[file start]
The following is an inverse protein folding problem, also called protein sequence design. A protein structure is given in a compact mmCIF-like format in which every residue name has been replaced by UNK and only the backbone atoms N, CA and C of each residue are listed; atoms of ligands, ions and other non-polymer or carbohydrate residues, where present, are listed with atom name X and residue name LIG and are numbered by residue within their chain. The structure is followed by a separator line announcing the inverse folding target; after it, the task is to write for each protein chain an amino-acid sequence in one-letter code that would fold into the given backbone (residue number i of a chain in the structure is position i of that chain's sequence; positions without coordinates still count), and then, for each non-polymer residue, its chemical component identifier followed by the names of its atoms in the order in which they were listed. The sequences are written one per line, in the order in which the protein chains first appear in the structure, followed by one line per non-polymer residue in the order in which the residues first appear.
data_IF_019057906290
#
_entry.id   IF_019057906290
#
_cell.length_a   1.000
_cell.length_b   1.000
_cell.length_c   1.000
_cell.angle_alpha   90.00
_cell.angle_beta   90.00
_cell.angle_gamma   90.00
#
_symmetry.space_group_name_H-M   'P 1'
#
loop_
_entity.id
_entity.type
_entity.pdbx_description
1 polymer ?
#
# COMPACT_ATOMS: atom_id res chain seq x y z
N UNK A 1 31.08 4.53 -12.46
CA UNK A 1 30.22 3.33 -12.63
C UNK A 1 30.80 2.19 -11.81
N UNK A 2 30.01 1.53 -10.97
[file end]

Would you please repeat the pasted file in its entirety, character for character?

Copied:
The following is an inverse protein folding problem, also called protein sequence design. A protein structure is given in a compact mmCIF-like format in which every residue name has been replaced by UNK and only the backbone atoms N, CA and C of each residue are listed; atoms of ligands, ions and other non-polymer or carbohydrate residues, where present, are listed with atom name X and residue name LIG and are numbered by residue within their chain. The structure is followed by a separator line announcing the inverse folding target; after it, the task is to write for each protein chain an amino-acid sequence in one-letter code that would fold into the given backbone (residue number i of a chain in the structure is position i of that chain's sequence; positions without coordinates still count), and then, for each non-polymer residue, its chemical component identifier followed by the names of its atoms in the order in which they were listed. The sequences are written one per line, in the order in which the protein chains first appear in the structure, followed by one line per non-polymer residue in the order in which the residues first appear.
data_IF_019057906290
#
_entry.id   IF_019057906290
#
_cell.length_a   1.000
_cell.length_b   1.000
_cell.length_c   1.000
_cell.angle_alpha   90.00
_cell.angle_beta   90.00
_cell.angle_gamma   90.00
#
_symmetry.space_group_name_H-M   'P 1'
#
loop_
_entity.id
_entity.type
_entity.pdbx_description
1 polymer ?
#
# COMPACT_ATOMS: atom_id res chain seq x y z
N UNK A 1 31.08 4.53 -12.46
CA UNK A 1 30.22 3.33 -12.63
C UNK A 1 30.80 2.19 -11.81
N UNK A 2 30.01 1.53 -10.97